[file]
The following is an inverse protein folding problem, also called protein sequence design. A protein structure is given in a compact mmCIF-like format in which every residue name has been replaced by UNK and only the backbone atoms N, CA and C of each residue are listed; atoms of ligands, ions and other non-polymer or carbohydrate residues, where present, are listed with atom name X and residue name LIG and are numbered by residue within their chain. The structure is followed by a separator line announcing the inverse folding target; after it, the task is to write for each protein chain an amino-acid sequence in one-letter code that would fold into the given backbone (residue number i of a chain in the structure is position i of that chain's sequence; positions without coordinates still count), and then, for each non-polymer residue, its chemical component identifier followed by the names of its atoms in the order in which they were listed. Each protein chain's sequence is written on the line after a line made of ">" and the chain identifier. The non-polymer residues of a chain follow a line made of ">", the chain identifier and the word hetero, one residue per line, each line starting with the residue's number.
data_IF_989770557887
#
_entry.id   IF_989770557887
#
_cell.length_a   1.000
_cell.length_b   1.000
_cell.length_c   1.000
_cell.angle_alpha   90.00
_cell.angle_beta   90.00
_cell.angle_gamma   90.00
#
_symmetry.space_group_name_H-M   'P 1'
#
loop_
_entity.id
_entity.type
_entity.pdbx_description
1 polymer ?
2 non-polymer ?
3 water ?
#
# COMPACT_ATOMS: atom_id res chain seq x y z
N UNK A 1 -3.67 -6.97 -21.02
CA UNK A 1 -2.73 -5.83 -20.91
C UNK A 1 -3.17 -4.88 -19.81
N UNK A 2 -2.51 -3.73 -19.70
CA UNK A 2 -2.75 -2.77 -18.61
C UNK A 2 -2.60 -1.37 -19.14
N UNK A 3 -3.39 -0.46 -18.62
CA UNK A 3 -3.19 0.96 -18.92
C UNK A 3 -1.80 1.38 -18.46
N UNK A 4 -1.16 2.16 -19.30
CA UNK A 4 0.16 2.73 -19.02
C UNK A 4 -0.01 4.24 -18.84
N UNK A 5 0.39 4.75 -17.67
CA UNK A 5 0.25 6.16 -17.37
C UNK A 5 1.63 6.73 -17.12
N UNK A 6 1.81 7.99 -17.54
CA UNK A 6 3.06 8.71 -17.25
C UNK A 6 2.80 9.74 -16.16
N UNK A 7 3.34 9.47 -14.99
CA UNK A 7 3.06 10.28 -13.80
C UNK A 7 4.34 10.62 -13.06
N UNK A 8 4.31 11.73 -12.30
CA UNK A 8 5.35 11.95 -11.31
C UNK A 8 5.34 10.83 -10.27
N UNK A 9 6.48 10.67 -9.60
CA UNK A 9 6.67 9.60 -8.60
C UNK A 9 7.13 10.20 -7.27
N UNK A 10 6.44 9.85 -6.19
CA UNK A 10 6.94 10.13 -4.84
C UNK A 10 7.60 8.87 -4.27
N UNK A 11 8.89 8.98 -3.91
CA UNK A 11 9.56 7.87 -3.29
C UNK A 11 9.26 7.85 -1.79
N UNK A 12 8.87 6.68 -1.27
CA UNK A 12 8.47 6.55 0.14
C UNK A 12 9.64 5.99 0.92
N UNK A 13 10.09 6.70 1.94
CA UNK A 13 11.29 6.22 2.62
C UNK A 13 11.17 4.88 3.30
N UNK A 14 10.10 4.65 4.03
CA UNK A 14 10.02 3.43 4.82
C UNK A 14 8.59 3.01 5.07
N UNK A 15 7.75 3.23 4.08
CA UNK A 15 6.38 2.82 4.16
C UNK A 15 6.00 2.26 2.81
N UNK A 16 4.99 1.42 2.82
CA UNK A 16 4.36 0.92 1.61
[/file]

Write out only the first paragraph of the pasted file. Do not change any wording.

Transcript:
The following is an inverse protein folding problem, also called protein sequence design. A protein structure is given in a compact mmCIF-like format in which every residue name has been replaced by UNK and only the backbone atoms N, CA and C of each residue are listed; atoms of ligands, ions and other non-polymer or carbohydrate residues, where present, are listed with atom name X and residue name LIG and are numbered by residue within their chain. The structure is followed by a separator line announcing the inverse folding target; after it, the task is to write for each protein chain an amino-acid sequence in one-letter code that would fold into the given backbone (residue number i of a chain in the structure is position i of that chain's sequence; positions without coordinates still count), and then, for each non-polymer residue, its chemical component identifier followed by the names of its atoms in the order in which they were listed. Each protein chain's sequence is written on the line after a line made of ">" and the chain identifier. The non-polymer residues of a chain follow a line made of ">", the chain identifier and the word hetero, one residue per line, each line starting with the residue's number.